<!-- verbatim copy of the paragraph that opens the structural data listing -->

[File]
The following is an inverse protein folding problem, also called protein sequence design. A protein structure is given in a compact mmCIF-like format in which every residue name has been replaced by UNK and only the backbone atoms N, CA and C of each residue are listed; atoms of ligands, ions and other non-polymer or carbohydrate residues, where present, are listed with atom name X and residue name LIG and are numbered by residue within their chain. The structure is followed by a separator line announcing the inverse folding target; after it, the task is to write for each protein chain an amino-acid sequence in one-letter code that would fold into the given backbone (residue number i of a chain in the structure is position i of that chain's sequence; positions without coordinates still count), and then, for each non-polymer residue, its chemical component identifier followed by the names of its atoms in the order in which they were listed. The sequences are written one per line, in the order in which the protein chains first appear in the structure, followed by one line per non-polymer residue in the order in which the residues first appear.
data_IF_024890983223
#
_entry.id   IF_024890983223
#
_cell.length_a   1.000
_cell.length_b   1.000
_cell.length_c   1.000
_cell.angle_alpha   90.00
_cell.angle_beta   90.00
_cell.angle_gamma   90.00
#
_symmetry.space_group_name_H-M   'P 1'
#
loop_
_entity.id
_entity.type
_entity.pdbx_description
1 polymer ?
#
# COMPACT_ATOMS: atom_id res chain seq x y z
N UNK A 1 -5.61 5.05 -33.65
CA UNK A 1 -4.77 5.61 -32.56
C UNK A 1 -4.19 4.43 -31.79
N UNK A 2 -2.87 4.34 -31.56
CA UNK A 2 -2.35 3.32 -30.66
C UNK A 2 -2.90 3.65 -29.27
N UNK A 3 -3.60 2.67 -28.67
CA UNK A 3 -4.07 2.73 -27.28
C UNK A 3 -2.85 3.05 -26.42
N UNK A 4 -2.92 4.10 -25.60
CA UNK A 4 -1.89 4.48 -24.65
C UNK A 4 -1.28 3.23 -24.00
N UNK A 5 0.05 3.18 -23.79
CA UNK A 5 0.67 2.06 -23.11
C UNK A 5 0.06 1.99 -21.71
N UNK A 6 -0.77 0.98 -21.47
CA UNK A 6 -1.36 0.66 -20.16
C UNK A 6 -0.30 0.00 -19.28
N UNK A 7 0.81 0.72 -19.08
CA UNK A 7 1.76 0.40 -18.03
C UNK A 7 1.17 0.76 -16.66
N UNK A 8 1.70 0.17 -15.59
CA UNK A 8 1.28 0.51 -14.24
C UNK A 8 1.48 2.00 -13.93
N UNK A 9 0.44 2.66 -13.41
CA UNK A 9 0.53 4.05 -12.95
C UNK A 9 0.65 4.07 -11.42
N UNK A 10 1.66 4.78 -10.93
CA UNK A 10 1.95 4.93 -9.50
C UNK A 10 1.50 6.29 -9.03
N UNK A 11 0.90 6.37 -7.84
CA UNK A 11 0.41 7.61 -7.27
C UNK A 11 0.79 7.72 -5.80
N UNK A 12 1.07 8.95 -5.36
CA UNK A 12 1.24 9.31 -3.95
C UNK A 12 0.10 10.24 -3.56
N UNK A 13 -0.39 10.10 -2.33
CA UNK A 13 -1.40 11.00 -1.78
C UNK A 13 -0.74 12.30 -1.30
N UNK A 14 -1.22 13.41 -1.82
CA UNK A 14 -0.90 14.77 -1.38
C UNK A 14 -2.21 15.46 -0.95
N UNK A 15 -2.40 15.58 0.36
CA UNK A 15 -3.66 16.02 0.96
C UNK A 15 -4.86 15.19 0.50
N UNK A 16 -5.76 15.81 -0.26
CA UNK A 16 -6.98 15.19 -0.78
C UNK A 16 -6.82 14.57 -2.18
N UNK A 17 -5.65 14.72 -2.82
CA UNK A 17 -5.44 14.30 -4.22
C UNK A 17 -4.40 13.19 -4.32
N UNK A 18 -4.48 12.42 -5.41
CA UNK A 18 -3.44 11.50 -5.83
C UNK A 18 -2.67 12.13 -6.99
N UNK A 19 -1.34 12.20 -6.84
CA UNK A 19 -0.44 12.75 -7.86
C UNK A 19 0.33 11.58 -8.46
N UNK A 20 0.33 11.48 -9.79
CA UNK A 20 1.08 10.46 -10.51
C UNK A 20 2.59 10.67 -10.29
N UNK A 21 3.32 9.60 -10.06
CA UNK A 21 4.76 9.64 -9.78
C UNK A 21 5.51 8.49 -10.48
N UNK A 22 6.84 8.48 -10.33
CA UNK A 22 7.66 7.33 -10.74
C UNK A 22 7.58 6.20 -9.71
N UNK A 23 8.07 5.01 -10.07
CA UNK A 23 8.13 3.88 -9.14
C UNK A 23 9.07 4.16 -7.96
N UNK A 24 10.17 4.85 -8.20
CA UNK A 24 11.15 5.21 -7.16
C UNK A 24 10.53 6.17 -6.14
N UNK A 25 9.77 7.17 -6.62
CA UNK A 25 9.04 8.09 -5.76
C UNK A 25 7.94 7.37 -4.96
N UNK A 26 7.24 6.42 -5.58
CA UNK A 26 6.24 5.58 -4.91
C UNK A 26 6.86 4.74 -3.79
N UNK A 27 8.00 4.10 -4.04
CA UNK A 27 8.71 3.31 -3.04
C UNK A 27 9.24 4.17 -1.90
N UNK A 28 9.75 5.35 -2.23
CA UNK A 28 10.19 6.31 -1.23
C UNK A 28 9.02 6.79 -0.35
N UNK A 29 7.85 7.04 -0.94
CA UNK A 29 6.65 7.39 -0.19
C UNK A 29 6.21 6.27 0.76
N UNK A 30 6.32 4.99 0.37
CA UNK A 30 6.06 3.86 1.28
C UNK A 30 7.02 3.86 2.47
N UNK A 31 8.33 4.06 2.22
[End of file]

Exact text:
The following is an inverse protein folding problem, also called protein sequence design. A protein structure is given in a compact mmCIF-like format in which every residue name has been replaced by UNK and only the backbone atoms N, CA and C of each residue are listed; atoms of ligands, ions and other non-polymer or carbohydrate residues, where present, are listed with atom name X and residue name LIG and are numbered by residue within their chain. The structure is followed by a separator line announcing the inverse folding target; after it, the task is to write for each protein chain an amino-acid sequence in one-letter code that would fold into the given backbone (residue number i of a chain in the structure is position i of that chain's sequence; positions without coordinates still count), and then, for each non-polymer residue, its chemical component identifier followed by the names of its atoms in the order in which they were listed. The sequences are written one per line, in the order in which the protein chains first appear in the structure, followed by one line per non-polymer residue in the order in which the residues first appear.